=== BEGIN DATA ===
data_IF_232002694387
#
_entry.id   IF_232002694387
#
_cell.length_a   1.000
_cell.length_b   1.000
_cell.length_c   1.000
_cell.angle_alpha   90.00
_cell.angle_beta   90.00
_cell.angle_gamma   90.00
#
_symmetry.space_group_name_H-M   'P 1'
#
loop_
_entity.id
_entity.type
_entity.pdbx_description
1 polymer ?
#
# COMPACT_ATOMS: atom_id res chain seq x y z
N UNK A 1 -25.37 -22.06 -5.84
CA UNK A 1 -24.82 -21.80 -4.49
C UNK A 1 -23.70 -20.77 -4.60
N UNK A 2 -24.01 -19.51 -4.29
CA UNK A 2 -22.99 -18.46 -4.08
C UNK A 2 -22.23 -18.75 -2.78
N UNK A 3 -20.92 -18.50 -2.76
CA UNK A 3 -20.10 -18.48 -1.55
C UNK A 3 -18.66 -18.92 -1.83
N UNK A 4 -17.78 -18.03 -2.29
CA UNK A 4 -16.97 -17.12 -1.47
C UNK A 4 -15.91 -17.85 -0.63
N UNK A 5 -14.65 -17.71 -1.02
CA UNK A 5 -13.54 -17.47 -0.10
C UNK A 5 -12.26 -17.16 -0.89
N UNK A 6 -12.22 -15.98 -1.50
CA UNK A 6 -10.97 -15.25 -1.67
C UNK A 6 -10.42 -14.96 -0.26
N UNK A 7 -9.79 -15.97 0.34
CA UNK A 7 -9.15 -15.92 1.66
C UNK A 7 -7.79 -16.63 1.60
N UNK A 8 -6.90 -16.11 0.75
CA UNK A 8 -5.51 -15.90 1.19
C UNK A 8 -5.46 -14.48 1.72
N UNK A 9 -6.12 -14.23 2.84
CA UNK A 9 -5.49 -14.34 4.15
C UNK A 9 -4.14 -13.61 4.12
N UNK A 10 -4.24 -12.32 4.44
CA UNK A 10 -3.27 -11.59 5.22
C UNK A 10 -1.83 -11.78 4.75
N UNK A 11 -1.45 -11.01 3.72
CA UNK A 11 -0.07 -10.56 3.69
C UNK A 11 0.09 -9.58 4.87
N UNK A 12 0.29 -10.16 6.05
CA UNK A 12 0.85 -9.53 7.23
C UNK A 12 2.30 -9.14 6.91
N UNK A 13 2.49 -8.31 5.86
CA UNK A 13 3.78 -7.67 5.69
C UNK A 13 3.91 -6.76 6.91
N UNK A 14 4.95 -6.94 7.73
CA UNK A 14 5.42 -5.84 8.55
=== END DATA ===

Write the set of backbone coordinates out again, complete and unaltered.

data_IF_232002694387
#
_entry.id   IF_232002694387
#
_cell.length_a   1.000
_cell.length_b   1.000
_cell.length_c   1.000
_cell.angle_alpha   90.00
_cell.angle_beta   90.00
_cell.angle_gamma   90.00
#
_symmetry.space_group_name_H-M   'P 1'
#
loop_
_entity.id
_entity.type
_entity.pdbx_description
1 polymer ?
#
# COMPACT_ATOMS: atom_id res chain seq x y z
N UNK A 1 -25.37 -22.06 -5.84
CA UNK A 1 -24.82 -21.80 -4.49
C UNK A 1 -23.70 -20.77 -4.60
N UNK A 2 -24.01 -19.51 -4.29
CA UNK A 2 -22.99 -18.46 -4.08
C UNK A 2 -22.23 -18.75 -2.78
N UNK A 3 -20.92 -18.50 -2.76
CA UNK A 3 -20.10 -18.48 -1.55
C UNK A 3 -18.66 -18.92 -1.83
N UNK A 4 -17.78 -18.03 -2.29
CA UNK A 4 -16.97 -17.12 -1.47
C UNK A 4 -15.91 -17.85 -0.63
N UNK A 5 -14.65 -17.71 -1.02
CA UNK A 5 -13.54 -17.47 -0.10
C UNK A 5 -12.26 -17.16 -0.89
N UNK A 6 -12.22 -15.98 -1.50
CA UNK A 6 -10.97 -15.25 -1.67
C UNK A 6 -10.42 -14.96 -0.26
N UNK A 7 -9.79 -15.97 0.34
CA UNK A 7 -9.15 -15.92 1.66
C UNK A 7 -7.79 -16.63 1.60
N UNK A 8 -6.90 -16.11 0.75
CA UNK A 8 -5.51 -15.90 1.19
C UNK A 8 -5.46 -14.48 1.72
N UNK A 9 -6.12 -14.23 2.84
CA UNK A 9 -5.49 -14.34 4.15
C UNK A 9 -4.14 -13.61 4.12
N UNK A 10 -4.24 -12.32 4.44
CA UNK A 10 -3.27 -11.59 5.22
C UNK A 10 -1.83 -11.78 4.75
N UNK A 11 -1.45 -11.01 3.72
CA UNK A 11 -0.07 -10.56 3.69
C UNK A 11 0.09 -9.58 4.87
N UNK A 12 0.29 -10.16 6.05
CA UNK A 12 0.85 -9.53 7.23
C UNK A 12 2.30 -9.14 6.91
N UNK A 13 2.49 -8.31 5.86
CA UNK A 13 3.78 -7.67 5.69
C UNK A 13 3.91 -6.76 6.91
N UNK A 14 4.95 -6.94 7.73
CA UNK A 14 5.42 -5.84 8.55